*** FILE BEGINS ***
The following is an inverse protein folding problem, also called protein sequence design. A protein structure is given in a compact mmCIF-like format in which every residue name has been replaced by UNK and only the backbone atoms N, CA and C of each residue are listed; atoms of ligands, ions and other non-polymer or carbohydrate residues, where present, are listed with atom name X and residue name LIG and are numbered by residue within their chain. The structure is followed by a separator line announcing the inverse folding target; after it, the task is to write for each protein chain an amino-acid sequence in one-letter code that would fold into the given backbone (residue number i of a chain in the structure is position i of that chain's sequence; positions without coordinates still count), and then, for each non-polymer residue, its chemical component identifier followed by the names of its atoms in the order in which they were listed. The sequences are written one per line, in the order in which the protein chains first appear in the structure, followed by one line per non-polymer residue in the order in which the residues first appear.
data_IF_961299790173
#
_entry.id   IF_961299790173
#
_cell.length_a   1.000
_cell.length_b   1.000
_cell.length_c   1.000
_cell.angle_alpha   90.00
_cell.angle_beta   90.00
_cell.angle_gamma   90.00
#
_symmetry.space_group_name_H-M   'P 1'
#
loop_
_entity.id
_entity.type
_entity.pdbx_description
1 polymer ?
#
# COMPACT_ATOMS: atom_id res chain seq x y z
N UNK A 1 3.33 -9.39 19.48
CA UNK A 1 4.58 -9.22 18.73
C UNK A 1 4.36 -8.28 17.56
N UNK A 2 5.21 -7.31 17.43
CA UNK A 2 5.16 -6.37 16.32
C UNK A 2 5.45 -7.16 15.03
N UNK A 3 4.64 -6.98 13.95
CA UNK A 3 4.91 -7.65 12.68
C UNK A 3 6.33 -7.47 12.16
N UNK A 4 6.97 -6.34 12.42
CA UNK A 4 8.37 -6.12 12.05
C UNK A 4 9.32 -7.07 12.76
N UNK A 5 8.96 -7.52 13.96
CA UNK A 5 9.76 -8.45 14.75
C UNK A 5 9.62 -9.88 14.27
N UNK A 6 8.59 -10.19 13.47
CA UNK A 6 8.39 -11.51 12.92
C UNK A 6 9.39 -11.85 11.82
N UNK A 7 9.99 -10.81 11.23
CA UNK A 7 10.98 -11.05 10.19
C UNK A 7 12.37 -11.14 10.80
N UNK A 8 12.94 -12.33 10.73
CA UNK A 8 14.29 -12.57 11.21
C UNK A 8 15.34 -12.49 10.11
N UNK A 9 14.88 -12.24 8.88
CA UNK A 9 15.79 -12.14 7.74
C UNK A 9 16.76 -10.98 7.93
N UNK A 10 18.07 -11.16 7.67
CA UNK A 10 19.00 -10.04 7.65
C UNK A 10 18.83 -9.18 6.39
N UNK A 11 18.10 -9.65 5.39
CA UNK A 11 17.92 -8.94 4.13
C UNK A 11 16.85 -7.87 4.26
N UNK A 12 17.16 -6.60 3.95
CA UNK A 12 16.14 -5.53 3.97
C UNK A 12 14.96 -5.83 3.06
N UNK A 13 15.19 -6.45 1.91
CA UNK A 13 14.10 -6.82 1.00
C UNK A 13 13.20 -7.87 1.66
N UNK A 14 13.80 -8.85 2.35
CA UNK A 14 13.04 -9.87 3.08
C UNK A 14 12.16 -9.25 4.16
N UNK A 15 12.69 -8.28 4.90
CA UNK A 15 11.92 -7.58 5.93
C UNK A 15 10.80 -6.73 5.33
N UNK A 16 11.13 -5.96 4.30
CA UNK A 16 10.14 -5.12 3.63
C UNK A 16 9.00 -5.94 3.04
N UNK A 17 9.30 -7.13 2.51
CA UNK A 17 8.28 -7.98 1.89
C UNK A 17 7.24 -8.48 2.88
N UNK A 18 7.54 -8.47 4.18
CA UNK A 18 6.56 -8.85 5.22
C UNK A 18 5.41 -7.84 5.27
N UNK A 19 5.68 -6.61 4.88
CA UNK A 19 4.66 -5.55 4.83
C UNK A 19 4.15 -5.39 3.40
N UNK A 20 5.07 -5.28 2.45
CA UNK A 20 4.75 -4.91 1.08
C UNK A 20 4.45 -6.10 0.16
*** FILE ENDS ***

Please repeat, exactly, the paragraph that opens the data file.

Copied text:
The following is an inverse protein folding problem, also called protein sequence design. A protein structure is given in a compact mmCIF-like format in which every residue name has been replaced by UNK and only the backbone atoms N, CA and C of each residue are listed; atoms of ligands, ions and other non-polymer or carbohydrate residues, where present, are listed with atom name X and residue name LIG and are numbered by residue within their chain. The structure is followed by a separator line announcing the inverse folding target; after it, the task is to write for each protein chain an amino-acid sequence in one-letter code that would fold into the given backbone (residue number i of a chain in the structure is position i of that chain's sequence; positions without coordinates still count), and then, for each non-polymer residue, its chemical component identifier followed by the names of its atoms in the order in which they were listed. The sequences are written one per line, in the order in which the protein chains first appear in the structure, followed by one line per non-polymer residue in the order in which the residues first appear.